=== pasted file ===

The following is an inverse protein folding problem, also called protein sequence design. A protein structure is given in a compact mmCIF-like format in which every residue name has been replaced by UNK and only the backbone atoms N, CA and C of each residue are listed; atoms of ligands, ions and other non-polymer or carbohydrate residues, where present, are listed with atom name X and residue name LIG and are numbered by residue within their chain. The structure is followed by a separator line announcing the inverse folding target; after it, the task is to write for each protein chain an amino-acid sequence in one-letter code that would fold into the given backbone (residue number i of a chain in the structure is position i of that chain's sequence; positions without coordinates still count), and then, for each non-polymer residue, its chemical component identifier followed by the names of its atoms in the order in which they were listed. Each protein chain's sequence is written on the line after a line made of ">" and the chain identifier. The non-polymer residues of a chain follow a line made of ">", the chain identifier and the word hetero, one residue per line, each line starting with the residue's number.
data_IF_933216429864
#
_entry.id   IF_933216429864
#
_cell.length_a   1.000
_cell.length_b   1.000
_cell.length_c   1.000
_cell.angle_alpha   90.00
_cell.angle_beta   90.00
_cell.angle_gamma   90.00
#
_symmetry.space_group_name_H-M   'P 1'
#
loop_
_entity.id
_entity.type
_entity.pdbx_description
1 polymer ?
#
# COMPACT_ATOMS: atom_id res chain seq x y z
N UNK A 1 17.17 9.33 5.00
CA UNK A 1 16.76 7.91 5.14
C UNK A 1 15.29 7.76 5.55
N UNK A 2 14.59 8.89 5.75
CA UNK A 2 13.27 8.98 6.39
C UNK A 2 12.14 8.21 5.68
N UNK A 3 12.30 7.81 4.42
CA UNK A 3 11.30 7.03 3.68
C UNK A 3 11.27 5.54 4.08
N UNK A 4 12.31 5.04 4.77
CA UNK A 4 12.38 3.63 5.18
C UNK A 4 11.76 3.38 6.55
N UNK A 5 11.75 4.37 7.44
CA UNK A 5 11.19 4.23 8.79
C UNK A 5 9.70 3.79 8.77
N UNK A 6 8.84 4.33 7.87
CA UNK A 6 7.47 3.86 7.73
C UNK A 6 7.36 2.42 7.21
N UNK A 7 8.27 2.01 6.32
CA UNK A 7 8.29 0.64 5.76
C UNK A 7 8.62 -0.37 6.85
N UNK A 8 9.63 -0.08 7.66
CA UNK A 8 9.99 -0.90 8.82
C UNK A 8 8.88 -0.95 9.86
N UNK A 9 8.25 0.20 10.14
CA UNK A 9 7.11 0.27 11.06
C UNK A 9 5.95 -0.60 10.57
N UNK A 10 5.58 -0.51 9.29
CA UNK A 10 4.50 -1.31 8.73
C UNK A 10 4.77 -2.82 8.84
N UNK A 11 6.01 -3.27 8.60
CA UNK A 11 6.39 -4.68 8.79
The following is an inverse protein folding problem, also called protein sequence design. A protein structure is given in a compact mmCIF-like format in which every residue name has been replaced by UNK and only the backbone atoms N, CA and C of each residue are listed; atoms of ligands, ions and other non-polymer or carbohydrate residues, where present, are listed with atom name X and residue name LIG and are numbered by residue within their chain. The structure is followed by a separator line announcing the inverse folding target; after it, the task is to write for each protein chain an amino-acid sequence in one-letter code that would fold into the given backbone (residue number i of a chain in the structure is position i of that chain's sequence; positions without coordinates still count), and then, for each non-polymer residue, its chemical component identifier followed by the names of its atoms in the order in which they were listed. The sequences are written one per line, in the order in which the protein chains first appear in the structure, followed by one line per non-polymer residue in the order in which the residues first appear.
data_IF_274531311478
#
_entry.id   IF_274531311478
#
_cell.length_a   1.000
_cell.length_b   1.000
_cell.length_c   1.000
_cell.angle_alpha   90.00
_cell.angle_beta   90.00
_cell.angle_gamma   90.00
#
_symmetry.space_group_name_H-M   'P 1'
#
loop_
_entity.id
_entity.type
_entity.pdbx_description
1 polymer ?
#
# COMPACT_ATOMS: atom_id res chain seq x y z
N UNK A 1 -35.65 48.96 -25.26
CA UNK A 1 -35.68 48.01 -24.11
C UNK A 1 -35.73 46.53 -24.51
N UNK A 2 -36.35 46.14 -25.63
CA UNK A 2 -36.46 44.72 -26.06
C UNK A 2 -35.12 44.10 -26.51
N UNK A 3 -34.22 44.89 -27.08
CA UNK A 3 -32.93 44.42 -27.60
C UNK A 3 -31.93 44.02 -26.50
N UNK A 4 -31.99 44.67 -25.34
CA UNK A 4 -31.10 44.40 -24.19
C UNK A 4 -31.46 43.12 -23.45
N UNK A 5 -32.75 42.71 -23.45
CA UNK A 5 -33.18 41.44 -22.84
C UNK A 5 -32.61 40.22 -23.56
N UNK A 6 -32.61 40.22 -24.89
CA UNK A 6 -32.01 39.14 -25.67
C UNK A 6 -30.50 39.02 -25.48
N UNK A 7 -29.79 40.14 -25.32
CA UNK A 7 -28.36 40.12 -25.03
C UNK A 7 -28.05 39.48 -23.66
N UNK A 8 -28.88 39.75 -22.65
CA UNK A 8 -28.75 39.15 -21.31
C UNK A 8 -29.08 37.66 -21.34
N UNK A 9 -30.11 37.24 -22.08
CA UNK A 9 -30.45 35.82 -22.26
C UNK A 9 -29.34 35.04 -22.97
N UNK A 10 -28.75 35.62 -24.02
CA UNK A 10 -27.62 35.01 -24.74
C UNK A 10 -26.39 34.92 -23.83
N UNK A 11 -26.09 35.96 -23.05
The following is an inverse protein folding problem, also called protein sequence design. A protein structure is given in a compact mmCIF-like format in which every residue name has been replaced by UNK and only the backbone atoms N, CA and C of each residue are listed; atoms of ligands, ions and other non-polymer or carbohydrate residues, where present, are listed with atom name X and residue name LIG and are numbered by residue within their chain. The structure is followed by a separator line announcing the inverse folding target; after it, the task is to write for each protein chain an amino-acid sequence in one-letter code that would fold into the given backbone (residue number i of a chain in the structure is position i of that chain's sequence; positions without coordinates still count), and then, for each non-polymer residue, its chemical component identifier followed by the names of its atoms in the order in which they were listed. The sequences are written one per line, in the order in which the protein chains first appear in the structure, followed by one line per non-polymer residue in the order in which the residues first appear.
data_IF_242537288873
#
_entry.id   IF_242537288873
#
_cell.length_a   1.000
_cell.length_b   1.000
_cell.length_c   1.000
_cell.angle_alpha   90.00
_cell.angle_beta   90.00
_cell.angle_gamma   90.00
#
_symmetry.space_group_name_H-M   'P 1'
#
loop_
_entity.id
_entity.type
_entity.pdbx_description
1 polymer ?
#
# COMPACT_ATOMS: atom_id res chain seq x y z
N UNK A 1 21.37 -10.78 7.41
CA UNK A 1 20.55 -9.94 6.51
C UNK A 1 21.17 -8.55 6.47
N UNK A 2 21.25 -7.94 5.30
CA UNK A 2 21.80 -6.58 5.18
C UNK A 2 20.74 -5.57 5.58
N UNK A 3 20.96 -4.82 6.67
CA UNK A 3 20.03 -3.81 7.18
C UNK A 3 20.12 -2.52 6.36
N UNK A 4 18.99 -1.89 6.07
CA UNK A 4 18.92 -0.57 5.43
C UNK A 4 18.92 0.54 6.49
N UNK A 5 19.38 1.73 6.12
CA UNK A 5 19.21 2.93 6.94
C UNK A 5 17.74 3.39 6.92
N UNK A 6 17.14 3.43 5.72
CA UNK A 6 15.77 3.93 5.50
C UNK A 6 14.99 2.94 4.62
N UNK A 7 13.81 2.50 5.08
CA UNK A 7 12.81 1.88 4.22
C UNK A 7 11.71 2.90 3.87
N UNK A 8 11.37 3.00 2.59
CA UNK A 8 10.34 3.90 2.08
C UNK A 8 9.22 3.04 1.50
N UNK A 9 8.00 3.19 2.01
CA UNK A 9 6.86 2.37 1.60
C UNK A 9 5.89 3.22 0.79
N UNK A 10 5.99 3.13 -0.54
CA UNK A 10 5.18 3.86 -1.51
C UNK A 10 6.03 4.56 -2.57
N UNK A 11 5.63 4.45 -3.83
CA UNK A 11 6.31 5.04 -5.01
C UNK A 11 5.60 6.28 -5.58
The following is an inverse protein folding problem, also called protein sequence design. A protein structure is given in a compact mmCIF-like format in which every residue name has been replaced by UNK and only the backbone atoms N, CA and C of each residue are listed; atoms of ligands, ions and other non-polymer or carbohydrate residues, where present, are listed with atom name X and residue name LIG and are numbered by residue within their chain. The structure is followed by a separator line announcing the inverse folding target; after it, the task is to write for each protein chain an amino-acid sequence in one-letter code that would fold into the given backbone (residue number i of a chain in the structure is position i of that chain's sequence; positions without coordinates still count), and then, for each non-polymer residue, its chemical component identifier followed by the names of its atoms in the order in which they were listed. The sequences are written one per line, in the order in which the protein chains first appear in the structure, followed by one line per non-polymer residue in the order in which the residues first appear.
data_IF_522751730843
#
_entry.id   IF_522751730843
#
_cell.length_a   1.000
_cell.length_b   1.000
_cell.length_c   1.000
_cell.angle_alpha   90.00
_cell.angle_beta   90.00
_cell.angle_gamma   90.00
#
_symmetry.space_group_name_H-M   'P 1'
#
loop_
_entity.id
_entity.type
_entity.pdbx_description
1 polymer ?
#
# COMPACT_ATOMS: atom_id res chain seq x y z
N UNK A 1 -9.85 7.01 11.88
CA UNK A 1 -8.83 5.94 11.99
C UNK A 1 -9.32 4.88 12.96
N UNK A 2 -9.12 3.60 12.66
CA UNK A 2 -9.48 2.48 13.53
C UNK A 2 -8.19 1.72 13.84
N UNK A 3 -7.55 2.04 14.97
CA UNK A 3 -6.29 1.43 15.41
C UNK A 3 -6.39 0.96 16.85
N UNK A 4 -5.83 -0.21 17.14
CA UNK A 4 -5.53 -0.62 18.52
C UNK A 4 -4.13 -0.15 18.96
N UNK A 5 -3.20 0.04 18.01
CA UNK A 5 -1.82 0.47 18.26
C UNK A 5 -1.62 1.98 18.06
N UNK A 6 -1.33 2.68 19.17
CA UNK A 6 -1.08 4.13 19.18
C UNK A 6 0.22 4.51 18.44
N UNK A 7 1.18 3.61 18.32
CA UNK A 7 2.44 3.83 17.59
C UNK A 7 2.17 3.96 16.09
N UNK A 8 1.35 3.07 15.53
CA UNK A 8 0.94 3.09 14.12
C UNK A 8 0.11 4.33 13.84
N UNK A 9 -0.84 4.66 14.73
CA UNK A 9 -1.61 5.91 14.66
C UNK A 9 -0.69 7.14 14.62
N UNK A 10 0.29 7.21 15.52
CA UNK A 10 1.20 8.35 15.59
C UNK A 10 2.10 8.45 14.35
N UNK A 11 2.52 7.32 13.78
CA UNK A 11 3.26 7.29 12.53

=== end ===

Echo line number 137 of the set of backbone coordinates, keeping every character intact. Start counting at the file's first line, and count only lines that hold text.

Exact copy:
CA UNK A 4 18.92 -0.57 5.43